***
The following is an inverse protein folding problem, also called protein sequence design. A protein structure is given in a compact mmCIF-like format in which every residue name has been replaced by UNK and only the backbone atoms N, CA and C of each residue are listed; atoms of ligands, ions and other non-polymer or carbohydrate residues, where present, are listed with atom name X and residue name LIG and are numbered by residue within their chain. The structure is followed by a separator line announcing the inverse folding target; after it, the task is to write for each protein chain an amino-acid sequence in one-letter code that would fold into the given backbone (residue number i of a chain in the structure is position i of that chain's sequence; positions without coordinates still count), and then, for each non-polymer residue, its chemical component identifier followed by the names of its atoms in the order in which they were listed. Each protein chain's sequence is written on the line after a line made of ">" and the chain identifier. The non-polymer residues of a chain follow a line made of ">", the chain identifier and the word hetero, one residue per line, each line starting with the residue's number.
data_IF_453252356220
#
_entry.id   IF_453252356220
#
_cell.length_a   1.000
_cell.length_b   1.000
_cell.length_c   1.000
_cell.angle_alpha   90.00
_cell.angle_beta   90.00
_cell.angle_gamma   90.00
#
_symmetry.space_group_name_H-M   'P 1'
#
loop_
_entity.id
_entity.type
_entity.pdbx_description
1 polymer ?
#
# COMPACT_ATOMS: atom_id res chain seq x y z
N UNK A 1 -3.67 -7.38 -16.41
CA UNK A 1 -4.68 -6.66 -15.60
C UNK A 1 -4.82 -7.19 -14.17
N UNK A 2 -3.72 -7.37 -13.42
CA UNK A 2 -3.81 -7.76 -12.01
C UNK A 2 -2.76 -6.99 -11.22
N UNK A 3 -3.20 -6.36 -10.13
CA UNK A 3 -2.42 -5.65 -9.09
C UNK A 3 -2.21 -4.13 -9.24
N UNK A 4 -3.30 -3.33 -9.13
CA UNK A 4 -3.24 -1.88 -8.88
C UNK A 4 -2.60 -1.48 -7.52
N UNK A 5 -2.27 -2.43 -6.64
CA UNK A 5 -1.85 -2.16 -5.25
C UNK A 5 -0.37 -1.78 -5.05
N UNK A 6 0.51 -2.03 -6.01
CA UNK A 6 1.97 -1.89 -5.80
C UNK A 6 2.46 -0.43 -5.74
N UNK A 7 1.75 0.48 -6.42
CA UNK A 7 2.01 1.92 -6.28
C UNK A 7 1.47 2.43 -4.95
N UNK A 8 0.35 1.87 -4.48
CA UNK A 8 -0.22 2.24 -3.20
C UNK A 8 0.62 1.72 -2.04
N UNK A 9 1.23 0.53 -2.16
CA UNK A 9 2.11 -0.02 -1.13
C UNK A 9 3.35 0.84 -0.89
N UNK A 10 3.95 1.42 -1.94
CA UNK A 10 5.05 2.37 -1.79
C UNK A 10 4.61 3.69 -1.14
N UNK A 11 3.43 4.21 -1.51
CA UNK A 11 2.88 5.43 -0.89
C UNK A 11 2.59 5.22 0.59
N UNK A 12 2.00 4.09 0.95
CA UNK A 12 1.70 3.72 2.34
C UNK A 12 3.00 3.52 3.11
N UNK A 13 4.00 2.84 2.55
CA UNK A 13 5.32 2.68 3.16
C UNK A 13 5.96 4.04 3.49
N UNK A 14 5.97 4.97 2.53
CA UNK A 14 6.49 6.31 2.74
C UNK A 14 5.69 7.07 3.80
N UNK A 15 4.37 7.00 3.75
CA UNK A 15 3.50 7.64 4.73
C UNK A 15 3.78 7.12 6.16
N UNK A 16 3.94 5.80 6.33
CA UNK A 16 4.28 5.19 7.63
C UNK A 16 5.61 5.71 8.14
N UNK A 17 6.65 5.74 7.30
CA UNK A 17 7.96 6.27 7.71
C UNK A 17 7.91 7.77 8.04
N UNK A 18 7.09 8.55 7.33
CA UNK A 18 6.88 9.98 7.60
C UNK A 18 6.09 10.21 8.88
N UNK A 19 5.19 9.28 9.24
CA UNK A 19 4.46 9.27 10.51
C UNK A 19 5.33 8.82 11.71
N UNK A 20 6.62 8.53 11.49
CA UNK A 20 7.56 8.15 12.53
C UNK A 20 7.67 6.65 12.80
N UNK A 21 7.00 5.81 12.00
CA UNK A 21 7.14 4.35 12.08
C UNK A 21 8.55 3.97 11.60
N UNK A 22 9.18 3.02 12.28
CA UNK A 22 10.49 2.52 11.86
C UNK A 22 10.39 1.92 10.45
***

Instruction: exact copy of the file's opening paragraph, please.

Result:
The following is an inverse protein folding problem, also called protein sequence design. A protein structure is given in a compact mmCIF-like format in which every residue name has been replaced by UNK and only the backbone atoms N, CA and C of each residue are listed; atoms of ligands, ions and other non-polymer or carbohydrate residues, where present, are listed with atom name X and residue name LIG and are numbered by residue within their chain. The structure is followed by a separator line announcing the inverse folding target; after it, the task is to write for each protein chain an amino-acid sequence in one-letter code that would fold into the given backbone (residue number i of a chain in the structure is position i of that chain's sequence; positions without coordinates still count), and then, for each non-polymer residue, its chemical component identifier followed by the names of its atoms in the order in which they were listed. Each protein chain's sequence is written on the line after a line made of ">" and the chain identifier. The non-polymer residues of a chain follow a line made of ">", the chain identifier and the word hetero, one residue per line, each line starting with the residue's number.